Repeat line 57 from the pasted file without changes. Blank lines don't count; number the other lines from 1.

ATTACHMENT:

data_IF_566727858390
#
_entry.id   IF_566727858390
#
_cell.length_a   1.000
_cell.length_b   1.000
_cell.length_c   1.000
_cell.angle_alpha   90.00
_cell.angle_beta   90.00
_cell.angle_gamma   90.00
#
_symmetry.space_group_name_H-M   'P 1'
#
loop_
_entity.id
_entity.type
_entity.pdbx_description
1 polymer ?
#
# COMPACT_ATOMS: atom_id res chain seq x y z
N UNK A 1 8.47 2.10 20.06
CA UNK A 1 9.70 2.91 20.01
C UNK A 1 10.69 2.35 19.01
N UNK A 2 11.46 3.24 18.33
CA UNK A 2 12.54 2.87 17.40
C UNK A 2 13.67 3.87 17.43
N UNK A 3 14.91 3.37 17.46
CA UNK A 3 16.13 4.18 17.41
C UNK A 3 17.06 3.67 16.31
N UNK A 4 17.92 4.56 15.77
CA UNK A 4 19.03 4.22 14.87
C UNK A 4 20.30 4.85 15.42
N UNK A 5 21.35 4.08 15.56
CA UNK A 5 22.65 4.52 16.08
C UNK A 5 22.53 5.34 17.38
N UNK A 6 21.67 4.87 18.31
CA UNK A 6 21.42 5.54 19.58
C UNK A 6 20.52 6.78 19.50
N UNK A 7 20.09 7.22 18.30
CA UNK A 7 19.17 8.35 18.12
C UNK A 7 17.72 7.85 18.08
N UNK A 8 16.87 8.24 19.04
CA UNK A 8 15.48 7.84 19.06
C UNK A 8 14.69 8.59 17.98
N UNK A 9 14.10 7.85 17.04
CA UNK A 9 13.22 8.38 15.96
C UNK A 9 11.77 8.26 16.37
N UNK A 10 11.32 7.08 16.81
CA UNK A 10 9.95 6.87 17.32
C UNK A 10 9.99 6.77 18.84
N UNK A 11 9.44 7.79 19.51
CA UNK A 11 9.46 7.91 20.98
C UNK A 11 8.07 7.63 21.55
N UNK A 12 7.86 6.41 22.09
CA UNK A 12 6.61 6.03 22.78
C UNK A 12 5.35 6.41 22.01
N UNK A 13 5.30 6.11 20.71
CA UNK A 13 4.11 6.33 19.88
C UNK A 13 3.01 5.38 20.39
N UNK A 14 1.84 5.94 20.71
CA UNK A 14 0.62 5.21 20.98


N UNK A 13 5.30 6.11 20.71